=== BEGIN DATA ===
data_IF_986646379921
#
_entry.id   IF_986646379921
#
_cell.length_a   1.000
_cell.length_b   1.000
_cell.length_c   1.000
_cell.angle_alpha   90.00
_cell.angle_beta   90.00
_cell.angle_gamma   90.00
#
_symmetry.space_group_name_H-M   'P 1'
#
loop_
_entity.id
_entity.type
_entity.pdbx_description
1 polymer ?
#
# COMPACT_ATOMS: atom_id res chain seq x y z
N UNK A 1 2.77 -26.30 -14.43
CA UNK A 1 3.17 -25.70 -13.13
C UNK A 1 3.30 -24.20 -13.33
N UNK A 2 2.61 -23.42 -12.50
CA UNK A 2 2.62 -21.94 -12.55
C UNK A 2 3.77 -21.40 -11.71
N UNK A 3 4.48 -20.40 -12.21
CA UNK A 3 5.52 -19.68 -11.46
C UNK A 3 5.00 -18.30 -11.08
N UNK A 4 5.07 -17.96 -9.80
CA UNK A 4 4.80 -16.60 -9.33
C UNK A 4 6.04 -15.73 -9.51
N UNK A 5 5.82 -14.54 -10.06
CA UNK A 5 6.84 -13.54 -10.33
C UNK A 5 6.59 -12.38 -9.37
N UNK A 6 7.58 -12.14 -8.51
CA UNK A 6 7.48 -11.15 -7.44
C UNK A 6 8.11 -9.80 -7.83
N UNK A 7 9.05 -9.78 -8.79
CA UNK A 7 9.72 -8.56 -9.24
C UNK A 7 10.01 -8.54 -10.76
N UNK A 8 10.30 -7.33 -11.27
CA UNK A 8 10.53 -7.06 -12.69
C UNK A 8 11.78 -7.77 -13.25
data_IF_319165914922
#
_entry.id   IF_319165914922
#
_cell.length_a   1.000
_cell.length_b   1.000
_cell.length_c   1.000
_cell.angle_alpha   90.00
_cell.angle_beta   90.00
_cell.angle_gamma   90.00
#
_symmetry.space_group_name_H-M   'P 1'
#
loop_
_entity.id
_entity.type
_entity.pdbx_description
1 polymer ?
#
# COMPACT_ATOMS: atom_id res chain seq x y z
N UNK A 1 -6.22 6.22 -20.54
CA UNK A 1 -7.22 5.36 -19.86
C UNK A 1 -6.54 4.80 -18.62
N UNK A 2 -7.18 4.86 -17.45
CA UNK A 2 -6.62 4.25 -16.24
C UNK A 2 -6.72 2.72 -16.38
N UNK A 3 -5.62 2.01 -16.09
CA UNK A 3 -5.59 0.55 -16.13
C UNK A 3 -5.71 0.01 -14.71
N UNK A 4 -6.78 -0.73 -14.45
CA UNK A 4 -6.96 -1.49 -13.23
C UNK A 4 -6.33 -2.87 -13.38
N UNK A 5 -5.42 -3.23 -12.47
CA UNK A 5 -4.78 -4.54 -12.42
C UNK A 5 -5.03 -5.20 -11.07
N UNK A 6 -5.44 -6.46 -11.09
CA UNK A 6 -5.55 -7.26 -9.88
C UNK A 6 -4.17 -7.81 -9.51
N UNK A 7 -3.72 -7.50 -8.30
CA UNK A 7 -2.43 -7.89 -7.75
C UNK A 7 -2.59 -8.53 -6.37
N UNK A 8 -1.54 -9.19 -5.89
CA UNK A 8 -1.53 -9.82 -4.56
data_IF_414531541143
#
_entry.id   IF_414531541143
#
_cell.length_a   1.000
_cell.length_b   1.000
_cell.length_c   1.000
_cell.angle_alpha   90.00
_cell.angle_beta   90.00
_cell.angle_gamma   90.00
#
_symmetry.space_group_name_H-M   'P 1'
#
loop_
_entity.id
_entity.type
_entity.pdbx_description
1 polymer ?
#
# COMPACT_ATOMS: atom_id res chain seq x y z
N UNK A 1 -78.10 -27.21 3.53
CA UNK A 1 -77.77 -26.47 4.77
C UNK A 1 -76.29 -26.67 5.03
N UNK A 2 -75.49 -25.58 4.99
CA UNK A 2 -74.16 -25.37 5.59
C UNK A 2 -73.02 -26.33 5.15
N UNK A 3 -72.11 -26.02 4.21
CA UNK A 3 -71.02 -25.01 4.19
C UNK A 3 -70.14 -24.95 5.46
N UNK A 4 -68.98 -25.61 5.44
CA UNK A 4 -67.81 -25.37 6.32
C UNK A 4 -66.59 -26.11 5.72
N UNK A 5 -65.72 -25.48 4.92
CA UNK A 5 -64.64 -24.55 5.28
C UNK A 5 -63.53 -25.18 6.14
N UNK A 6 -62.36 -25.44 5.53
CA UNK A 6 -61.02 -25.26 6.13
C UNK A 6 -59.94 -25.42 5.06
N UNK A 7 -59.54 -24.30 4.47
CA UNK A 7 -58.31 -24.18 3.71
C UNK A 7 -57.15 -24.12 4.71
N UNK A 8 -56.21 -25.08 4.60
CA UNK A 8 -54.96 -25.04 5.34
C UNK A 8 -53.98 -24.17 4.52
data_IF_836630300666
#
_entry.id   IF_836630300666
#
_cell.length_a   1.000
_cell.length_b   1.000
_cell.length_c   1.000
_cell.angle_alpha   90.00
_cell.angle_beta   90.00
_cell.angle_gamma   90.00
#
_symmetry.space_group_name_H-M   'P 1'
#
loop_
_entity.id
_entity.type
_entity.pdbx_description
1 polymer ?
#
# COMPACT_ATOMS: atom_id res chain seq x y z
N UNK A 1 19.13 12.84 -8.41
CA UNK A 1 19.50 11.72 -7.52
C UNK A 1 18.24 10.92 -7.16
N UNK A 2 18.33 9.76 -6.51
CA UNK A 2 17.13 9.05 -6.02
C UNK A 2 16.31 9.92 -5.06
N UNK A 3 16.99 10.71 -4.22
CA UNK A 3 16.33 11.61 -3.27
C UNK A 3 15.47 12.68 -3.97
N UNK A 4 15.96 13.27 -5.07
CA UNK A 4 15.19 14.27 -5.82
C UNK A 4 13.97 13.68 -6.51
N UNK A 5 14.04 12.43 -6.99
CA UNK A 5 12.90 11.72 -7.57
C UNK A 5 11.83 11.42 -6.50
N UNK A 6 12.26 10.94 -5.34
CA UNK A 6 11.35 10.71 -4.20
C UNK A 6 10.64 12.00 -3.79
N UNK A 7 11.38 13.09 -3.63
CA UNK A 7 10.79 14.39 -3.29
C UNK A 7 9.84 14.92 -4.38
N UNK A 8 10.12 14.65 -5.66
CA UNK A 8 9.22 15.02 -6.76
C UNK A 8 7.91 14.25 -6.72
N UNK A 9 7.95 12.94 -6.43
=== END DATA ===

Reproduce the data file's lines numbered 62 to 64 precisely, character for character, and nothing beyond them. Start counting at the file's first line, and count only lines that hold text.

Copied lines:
1 polymer ?
#
# COMPACT_ATOMS: atom_id res chain seq x y z